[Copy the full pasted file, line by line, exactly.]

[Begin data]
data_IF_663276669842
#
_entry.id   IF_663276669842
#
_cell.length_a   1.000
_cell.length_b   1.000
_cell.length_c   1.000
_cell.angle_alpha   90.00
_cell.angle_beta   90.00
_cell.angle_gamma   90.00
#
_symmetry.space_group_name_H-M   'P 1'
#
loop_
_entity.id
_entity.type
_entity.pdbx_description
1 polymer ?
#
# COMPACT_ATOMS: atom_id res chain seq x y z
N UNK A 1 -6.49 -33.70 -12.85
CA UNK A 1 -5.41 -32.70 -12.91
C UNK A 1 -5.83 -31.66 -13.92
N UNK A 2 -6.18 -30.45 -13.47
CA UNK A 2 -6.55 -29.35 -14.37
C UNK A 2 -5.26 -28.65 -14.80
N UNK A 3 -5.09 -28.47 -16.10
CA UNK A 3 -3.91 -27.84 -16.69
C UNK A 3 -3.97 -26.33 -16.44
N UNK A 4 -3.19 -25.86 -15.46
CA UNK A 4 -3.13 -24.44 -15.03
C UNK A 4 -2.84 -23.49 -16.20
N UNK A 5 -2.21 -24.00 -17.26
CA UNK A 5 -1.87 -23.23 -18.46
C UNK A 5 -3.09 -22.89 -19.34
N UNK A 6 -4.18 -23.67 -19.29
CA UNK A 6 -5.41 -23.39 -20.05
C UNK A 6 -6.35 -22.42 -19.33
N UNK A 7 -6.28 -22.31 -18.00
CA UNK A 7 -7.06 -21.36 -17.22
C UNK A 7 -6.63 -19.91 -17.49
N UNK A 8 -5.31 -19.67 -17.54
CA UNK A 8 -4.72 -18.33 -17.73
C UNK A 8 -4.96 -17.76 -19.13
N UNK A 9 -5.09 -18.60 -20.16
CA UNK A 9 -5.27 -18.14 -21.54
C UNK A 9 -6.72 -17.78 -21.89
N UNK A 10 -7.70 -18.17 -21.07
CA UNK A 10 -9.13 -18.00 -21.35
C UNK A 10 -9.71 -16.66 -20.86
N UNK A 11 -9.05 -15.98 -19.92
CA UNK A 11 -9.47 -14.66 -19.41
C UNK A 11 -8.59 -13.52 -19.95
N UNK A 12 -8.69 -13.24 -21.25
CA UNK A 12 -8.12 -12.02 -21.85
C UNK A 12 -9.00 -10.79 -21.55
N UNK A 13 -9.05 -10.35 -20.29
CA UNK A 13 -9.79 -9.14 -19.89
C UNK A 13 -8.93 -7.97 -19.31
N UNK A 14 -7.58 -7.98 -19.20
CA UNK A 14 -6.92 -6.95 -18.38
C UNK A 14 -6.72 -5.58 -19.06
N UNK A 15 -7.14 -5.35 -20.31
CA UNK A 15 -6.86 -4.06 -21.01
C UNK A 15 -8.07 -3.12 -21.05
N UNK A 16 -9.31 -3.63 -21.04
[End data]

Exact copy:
data_IF_663276669842
#
_entry.id   IF_663276669842
#
_cell.length_a   1.000
_cell.length_b   1.000
_cell.length_c   1.000
_cell.angle_alpha   90.00
_cell.angle_beta   90.00
_cell.angle_gamma   90.00
#
_symmetry.space_group_name_H-M   'P 1'
#
loop_
_entity.id
_entity.type
_entity.pdbx_description
1 polymer ?
#
# COMPACT_ATOMS: atom_id res chain seq x y z
N UNK A 1 -6.49 -33.70 -12.85
CA UNK A 1 -5.41 -32.70 -12.91
C UNK A 1 -5.83 -31.66 -13.92
N UNK A 2 -6.18 -30.45 -13.47
CA UNK A 2 -6.55 -29.35 -14.37
C UNK A 2 -5.26 -28.65 -14.80
N UNK A 3 -5.09 -28.47 -16.10
CA UNK A 3 -3.91 -27.84 -16.69
C UNK A 3 -3.97 -26.33 -16.44
N UNK A 4 -3.19 -25.86 -15.46
CA UNK A 4 -3.13 -24.44 -15.03
C UNK A 4 -2.84 -23.49 -16.20
N UNK A 5 -2.21 -24.00 -17.26
CA UNK A 5 -1.87 -23.23 -18.46
C UNK A 5 -3.09 -22.89 -19.34
N UNK A 6 -4.18 -23.67 -19.29
CA UNK A 6 -5.41 -23.39 -20.05
C UNK A 6 -6.35 -22.42 -19.33
N UNK A 7 -6.28 -22.31 -18.00
CA UNK A 7 -7.06 -21.36 -17.22
C UNK A 7 -6.63 -19.91 -17.49
N UNK A 8 -5.31 -19.67 -17.54
CA UNK A 8 -4.72 -18.33 -17.73
C UNK A 8 -4.96 -17.76 -19.13
N UNK A 9 -5.09 -18.60 -20.16
CA UNK A 9 -5.27 -18.14 -21.54
C UNK A 9 -6.72 -17.78 -21.89
N UNK A 10 -7.70 -18.17 -21.07
CA UNK A 10 -9.13 -18.00 -21.35
C UNK A 10 -9.71 -16.66 -20.86
N UNK A 11 -9.05 -15.98 -19.92
CA UNK A 11 -9.47 -14.66 -19.41
C UNK A 11 -8.59 -13.52 -19.95
N UNK A 12 -8.69 -13.24 -21.25
CA UNK A 12 -8.12 -12.02 -21.85
C UNK A 12 -9.00 -10.79 -21.55
N UNK A 13 -9.05 -10.35 -20.29
CA UNK A 13 -9.79 -9.14 -19.89
C UNK A 13 -8.93 -7.97 -19.31
N UNK A 14 -7.58 -7.98 -19.20
CA UNK A 14 -6.92 -6.95 -18.38
C UNK A 14 -6.72 -5.58 -19.06
N UNK A 15 -7.14 -5.35 -20.31
CA UNK A 15 -6.86 -4.06 -21.01
C UNK A 15 -8.07 -3.12 -21.05
N UNK A 16 -9.31 -3.63 -21.04